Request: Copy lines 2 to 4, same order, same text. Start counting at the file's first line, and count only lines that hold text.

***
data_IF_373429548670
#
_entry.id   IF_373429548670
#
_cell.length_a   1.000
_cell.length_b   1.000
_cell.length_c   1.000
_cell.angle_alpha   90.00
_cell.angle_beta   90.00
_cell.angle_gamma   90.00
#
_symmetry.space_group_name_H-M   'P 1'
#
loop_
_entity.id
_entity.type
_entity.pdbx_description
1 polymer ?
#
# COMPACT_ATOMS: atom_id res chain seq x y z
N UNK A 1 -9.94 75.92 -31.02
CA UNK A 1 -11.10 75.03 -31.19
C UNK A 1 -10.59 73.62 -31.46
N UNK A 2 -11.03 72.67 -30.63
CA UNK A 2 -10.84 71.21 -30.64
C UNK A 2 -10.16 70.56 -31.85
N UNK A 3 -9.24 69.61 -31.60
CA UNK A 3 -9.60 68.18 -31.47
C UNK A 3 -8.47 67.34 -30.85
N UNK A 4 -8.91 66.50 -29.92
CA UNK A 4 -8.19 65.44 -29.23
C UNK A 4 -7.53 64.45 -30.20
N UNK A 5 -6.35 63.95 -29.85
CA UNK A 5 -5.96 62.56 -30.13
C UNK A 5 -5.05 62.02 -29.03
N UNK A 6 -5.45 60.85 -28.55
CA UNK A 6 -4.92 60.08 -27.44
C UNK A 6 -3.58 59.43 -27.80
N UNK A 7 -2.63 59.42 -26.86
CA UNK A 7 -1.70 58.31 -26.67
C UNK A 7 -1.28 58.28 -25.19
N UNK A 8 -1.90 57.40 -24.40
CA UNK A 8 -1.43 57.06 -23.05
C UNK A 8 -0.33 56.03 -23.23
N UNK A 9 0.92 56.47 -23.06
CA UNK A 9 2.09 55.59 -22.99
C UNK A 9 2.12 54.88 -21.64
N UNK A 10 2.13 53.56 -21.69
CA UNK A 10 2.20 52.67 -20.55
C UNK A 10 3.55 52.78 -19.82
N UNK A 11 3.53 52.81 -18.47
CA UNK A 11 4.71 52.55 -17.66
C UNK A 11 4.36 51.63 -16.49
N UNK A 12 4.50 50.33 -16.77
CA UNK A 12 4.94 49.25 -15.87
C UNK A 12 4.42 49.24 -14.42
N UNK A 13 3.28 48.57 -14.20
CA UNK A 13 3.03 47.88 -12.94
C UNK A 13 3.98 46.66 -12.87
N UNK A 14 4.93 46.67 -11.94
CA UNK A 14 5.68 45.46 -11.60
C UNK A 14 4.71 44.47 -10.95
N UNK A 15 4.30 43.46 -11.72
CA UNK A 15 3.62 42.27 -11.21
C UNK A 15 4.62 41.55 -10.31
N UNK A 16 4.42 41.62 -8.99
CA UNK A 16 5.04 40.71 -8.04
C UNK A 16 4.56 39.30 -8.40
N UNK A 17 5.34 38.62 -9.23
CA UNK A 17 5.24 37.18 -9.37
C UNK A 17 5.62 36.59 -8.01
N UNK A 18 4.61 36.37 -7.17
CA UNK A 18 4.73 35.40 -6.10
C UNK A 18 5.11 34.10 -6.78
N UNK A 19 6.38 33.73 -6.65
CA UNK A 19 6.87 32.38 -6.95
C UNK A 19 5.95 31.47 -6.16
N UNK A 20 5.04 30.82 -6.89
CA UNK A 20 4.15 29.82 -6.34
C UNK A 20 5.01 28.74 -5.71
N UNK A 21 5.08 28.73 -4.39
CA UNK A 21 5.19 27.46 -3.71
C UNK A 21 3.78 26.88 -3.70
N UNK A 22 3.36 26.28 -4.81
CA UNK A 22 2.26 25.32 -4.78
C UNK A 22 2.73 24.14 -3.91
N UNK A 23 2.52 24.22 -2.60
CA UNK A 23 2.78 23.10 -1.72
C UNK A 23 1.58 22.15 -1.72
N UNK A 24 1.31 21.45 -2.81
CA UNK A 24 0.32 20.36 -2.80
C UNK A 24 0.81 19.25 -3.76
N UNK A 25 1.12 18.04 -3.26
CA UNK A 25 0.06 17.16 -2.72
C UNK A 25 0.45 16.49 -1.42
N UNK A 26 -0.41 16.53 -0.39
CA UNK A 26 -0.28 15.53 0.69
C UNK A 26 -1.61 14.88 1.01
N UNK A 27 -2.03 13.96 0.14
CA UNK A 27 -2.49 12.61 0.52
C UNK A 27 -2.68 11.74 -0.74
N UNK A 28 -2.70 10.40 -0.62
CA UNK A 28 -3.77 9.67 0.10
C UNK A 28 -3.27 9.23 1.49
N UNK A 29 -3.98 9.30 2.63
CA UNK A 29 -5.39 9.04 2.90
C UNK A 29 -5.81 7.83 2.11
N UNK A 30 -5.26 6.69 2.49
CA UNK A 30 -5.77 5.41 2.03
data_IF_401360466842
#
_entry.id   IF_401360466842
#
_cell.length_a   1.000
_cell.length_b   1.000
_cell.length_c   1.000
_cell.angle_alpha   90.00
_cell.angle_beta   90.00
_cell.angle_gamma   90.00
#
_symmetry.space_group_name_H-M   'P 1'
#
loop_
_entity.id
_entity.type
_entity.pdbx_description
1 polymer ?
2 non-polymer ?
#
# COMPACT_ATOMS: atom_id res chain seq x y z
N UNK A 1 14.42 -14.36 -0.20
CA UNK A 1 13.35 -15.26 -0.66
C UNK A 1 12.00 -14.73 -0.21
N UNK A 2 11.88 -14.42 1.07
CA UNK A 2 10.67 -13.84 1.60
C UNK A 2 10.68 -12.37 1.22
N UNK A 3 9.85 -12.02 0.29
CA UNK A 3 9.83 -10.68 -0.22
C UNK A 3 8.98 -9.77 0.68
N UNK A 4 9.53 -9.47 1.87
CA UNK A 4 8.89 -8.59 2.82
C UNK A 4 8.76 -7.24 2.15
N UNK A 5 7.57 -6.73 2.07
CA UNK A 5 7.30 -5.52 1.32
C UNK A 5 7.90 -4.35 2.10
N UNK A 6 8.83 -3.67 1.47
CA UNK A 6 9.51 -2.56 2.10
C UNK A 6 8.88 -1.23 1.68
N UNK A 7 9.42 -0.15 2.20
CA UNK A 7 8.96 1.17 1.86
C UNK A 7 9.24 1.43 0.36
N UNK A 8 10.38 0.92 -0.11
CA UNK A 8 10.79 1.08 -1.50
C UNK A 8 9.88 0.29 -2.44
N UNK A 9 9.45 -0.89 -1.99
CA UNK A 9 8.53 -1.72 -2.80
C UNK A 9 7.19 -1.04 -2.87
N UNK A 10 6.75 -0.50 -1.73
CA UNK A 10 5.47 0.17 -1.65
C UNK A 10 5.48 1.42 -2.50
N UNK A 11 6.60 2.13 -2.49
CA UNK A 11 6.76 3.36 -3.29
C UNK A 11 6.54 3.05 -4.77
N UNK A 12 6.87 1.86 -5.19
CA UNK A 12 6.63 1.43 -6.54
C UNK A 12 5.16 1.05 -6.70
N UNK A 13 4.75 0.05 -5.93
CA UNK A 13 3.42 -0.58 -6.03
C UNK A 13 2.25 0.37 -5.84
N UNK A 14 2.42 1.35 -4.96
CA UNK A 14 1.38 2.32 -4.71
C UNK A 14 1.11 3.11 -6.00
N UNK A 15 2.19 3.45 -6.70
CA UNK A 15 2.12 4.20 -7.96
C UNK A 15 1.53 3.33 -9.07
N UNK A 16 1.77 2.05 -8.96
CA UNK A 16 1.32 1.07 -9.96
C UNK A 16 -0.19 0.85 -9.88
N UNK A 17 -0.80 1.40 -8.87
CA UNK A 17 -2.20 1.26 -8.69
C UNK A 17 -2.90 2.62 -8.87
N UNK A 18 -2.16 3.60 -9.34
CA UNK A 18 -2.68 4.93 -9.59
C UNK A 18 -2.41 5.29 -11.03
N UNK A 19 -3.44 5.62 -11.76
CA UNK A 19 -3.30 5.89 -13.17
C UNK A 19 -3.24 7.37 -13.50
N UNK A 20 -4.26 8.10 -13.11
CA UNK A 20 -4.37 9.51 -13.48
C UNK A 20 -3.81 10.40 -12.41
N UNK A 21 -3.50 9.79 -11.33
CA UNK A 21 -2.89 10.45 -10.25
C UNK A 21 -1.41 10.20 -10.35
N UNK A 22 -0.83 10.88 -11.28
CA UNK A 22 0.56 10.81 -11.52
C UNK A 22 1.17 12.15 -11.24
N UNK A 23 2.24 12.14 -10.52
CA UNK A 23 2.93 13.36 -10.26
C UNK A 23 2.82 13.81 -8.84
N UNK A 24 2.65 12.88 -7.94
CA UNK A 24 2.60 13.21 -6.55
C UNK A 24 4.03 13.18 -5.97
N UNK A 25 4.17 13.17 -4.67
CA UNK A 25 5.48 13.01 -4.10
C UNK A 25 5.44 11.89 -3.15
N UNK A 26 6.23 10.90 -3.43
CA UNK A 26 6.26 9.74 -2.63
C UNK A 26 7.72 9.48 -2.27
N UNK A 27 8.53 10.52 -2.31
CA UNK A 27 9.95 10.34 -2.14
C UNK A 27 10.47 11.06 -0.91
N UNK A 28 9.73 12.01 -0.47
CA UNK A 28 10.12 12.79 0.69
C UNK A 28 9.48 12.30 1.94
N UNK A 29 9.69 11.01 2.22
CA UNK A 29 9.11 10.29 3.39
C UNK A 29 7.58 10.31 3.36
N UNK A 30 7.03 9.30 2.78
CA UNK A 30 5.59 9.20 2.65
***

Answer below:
#
_entry.id   IF_373429548670
#